No one likes driving their car around when the check engine light on. For one thing, it’s distractingly eye-catching, especially when you’re driving at night. Another thing that frustrates the average car owner about when the check engine light comes on is that when it does, it could mean a seemingly endless variety of problems.
If you don’t have an OBD2 scanner (get one here), it can be challenging to determine what the exact issue with your car is from the check engine light alone. Let’s break down some of the most common reasons behind the dreaded light, and then we’ll discuss how to clear it even if you don’t have a scanner so you can drive in peace once more.
Why is My Check Engine Light On?
The first thing you should do when your check engine light comes on is notice whether it’s blinking or steadily glowing. If it’s holding steady, this is an indication of a non-emergency issue with your engine functioning. However, if it’s flashing, your car is trying to tell you there’s something seriously wrong, and you should pull over right away and call for roadside assistance.
Once you’ve assessed the gravity of your situation and you determine that the light is constantly glowing, you can move on to the next step you should take when you see your check engine light come on. This step might come as a surprise to you, as it’s not exactly intuitive, and you might end up feeling just a little bit silly. Check and make sure your gas cap is securely fastened. If it’s loose, tighten it until you hear the clicking noise.
That action alone could be enough. It might seem strange, but the reasoning behind the gas-cap solution is reasonably straightforward. If that is indeed the issue behind the check engine light, your car is alerting you that fuel vapors are escaping from the gas chamber. This is a waste of gas, which of course, nobody likes to see.
However, if once you’ve tightened the loose gas cap until it clicks and the light still stays on, that doesn’t mean that the gas cap isn’t the culprit. Examine the cap for any cracks or other deformities and ensure the cap itself is not faulty.
Of course, if you’ve ruled out the gas cap, there are plenty of other problems of which your check engine light could be trying to warn you. Many of which are easily detectable, and can be dealt with without a mechanic with the help of an auto parts shop and a YouTube video. For example, maybe you need new spark plugs.
Spark plugs seal the combustion chamber of your car, leaving a gap that the spark can hop across and initiate combustion in the engine. When the spark plugs are misfiring, you’ll be aware because you’ll be able to feel a lurch when you accelerate. If you see the check engine light come on and you notice extra jerkiness when accelerating, it’s time to replace those spark plugs.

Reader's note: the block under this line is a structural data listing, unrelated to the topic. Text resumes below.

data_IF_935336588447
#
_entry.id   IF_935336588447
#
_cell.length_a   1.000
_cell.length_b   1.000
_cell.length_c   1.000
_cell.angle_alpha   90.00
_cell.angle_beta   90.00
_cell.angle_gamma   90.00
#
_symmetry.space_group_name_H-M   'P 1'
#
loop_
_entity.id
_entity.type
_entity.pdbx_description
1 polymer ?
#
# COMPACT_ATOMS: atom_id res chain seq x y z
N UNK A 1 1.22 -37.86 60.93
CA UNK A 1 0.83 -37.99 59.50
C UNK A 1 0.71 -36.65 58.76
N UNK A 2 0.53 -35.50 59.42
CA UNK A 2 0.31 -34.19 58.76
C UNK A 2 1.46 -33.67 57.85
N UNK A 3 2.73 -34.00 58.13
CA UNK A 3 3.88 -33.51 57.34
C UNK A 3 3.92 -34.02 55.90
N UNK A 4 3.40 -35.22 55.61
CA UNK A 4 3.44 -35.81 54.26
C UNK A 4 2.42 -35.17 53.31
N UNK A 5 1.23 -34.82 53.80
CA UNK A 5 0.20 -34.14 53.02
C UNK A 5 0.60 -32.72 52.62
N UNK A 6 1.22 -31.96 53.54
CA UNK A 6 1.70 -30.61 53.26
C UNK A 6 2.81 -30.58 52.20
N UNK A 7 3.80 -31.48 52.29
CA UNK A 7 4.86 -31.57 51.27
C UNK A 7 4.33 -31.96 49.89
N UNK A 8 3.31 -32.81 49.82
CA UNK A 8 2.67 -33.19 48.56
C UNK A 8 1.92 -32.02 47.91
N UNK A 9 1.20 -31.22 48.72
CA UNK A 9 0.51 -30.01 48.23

Another possible reason for your check engine light is that your oxygen sensors need to be replaced. Your oxygen sensors are essential: they monitor the amount of unburned oxygen from the exhaust and let you know how much fuel you’re burning. The more you drive, the dirtier your sensor gets, reducing gas mileage and increasing emissions. Not that I need to spell it out for you, but this is bad for your wallet and bad for the environment.
Left unchecked, this could end up being a pretty pricey problem for you. Replacing an oxygen sensor would be relatively cheap at a mechanic, and you can also do it yourself easily if you know where it is. You need to unclip the old, dirty sensor and replace it with a bright, shiny, new one.
Of course, these are only a few of the possible reasons that your check engine light could be on. Without a scanner, the only way to be sure of what’s behind your check engine light is to take it in to a mechanic and let them run their tests on it.
Clearing the OBD2 Codes
If you think you’ve solved your car’s problem, and you do decide you’d like to move forward and clear the OBD2 codes on your vehicle without a scanner, it can be done with relative ease. The only tool you’d need to have on hand is a wrench. Follow the steps below to rid yourself of the pesky check engine light:
- Make sure your car is parked in a safe and level area. For an extra degree of safety, employ the parking brake.
- Pop open your hood, taking care to fasten the latch, which will keep it propped open.
- It’s time to disconnect the battery. Take the black negative (-) cable off of the battery. This is where you will need your wrench to loosen the clamps on the batteries.
- Take the red positive (+) cable off of the battery. It’s of the utmost importance to your safety that at no point do you let the cables touch each other.
- Once the cables are off and put off to the side at a safe distance from one another, you will need to cycle your ignition on and off anywhere from two to five times.
- At this point, drain any power still remaining in the ECU. And this is where you can either have a lot of fun or turn an intense shade of red, depending on your personality. To drain the power, lay on the horn until it stops working. This process will usually take between 30 seconds and a minute.
- It’s not strictly necessary, but the best practice is to wait at least 15 minutes before reconnecting the battery.
- Place the red positive cable back on the battery, followed by the black negative cable, ensuring that both cables are securely fastened.
- Turn the engine back on.
- Voila! All maintenance lights should be off, considering the issue has been resolved.
If you’ve taken all the steps above and the light remains on, or if it starts to blink, make sure you take your car into your dealership or mechanic as soon as possible. Practicing safe and responsible driving is the most important way to maintain your vehicle.
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